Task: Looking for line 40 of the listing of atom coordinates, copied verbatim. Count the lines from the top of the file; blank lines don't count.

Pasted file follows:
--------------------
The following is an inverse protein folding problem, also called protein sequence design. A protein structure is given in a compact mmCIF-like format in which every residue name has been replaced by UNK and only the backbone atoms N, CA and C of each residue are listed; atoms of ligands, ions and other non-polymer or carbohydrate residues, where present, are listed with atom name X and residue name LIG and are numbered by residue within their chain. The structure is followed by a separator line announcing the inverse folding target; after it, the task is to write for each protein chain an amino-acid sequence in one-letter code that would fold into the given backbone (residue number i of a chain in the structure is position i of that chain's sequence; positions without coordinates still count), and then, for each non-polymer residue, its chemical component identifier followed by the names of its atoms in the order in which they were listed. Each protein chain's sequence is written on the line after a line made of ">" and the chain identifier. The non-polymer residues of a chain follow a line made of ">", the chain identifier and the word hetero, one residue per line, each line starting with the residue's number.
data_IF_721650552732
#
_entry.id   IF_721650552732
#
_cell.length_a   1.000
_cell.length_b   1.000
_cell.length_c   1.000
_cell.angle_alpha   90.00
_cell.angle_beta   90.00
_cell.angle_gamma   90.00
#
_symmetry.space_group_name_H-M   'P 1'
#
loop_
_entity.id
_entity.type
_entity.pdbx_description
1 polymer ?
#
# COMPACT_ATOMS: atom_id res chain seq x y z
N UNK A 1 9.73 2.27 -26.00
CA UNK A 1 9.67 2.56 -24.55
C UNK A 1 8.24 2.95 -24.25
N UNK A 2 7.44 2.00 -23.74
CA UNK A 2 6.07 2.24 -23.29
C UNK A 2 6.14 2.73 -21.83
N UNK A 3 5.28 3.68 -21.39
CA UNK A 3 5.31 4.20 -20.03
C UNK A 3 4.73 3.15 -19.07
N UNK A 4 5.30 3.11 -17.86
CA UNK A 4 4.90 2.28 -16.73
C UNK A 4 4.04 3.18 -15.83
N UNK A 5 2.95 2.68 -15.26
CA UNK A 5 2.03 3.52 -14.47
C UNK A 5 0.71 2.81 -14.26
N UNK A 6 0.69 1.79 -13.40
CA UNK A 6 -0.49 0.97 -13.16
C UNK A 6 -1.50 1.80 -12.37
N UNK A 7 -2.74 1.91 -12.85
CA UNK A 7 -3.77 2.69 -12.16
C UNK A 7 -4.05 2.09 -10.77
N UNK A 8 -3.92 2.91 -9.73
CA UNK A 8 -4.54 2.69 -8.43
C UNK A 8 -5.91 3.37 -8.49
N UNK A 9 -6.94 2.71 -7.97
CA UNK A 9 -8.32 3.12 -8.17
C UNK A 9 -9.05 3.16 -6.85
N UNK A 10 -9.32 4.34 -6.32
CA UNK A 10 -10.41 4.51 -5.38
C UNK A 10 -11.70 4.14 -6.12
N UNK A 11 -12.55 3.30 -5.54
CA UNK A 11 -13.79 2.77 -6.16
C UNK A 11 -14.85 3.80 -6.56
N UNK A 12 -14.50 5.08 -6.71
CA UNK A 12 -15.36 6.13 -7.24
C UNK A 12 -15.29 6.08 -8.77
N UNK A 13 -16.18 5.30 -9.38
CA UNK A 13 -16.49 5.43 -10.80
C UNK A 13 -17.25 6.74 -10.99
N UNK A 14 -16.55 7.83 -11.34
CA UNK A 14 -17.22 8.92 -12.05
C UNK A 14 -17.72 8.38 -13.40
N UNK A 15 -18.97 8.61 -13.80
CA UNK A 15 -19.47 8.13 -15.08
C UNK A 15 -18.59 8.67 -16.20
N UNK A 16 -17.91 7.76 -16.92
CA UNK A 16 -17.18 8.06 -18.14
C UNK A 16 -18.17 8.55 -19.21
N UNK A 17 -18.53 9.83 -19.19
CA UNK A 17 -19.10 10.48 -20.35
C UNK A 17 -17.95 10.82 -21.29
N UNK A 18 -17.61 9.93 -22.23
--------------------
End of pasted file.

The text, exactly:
N UNK A 7 -2.74 1.91 -12.85